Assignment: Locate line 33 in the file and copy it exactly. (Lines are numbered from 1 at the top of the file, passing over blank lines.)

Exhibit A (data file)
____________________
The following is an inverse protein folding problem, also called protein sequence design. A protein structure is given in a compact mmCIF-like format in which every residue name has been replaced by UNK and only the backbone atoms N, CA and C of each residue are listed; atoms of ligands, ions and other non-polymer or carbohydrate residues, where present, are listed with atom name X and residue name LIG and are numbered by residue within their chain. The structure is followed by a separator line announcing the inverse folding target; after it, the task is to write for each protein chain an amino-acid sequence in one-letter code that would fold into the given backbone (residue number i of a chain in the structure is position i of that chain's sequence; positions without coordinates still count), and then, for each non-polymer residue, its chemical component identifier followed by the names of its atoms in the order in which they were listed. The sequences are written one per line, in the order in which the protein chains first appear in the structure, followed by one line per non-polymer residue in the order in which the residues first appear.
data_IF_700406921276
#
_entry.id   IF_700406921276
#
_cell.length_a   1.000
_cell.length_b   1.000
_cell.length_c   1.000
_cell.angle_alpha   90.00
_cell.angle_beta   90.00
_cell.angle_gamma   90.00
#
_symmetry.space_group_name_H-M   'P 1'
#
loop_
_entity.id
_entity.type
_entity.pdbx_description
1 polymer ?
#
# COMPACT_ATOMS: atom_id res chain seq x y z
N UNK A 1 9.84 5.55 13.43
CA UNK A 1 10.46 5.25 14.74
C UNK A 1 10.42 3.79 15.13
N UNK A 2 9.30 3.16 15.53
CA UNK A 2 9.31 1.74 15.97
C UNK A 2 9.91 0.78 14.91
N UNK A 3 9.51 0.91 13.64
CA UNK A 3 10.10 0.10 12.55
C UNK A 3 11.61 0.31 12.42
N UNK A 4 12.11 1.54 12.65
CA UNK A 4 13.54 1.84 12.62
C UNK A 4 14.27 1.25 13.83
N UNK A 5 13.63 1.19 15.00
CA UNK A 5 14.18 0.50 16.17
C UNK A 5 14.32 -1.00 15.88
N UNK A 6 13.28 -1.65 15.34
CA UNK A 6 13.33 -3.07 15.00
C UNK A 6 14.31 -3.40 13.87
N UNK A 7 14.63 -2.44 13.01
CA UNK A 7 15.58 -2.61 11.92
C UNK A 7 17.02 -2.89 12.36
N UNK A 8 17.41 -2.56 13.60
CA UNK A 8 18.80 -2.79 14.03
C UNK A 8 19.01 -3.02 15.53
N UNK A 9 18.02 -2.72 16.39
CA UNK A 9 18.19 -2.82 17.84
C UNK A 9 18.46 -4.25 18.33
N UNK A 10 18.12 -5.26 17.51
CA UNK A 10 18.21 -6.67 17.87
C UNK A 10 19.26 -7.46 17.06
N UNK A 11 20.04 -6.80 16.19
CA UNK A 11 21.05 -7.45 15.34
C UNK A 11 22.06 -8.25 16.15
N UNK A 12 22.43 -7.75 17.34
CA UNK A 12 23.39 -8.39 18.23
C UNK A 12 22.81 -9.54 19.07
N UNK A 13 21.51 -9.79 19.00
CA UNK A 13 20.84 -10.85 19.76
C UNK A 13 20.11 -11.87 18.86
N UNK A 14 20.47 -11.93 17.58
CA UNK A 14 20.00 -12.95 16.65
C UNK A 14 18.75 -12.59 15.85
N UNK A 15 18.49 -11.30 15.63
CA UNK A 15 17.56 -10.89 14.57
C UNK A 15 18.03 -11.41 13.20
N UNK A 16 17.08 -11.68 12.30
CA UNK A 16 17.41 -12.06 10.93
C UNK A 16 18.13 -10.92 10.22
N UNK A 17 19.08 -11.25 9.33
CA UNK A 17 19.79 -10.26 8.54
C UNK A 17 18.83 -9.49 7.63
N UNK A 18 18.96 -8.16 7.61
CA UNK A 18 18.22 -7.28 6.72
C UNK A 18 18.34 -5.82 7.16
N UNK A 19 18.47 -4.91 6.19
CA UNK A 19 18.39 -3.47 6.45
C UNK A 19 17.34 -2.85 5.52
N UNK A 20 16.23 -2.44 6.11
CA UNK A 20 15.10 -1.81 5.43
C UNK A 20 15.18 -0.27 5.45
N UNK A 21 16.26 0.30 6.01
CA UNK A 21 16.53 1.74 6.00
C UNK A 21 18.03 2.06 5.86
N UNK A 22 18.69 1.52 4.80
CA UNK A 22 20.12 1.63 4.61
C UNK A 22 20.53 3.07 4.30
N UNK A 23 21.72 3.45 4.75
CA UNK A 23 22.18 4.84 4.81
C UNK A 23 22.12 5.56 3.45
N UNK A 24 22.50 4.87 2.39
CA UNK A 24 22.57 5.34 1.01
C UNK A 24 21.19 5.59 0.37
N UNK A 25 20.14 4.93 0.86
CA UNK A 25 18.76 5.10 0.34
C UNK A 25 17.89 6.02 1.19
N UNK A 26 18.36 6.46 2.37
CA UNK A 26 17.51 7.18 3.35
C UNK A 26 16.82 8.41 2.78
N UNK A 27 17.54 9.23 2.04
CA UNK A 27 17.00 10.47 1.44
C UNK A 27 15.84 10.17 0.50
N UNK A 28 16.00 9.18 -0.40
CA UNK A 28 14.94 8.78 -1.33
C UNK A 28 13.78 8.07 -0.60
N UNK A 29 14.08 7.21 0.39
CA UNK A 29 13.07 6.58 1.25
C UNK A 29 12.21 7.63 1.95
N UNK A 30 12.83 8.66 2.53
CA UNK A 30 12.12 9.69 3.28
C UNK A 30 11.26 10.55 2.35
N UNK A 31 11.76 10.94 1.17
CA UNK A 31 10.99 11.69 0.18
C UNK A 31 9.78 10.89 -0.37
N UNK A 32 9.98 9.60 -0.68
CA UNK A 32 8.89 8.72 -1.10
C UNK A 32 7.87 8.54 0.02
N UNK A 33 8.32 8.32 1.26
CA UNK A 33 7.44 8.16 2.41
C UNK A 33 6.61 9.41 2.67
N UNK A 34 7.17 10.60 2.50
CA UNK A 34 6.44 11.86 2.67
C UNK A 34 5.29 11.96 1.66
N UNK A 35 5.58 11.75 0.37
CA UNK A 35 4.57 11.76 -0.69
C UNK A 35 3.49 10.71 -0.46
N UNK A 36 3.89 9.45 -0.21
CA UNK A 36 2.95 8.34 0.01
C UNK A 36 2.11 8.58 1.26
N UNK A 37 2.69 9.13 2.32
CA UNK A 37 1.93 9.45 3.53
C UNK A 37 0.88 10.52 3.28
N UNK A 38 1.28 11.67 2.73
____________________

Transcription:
C UNK A 4 14.27 1.25 13.83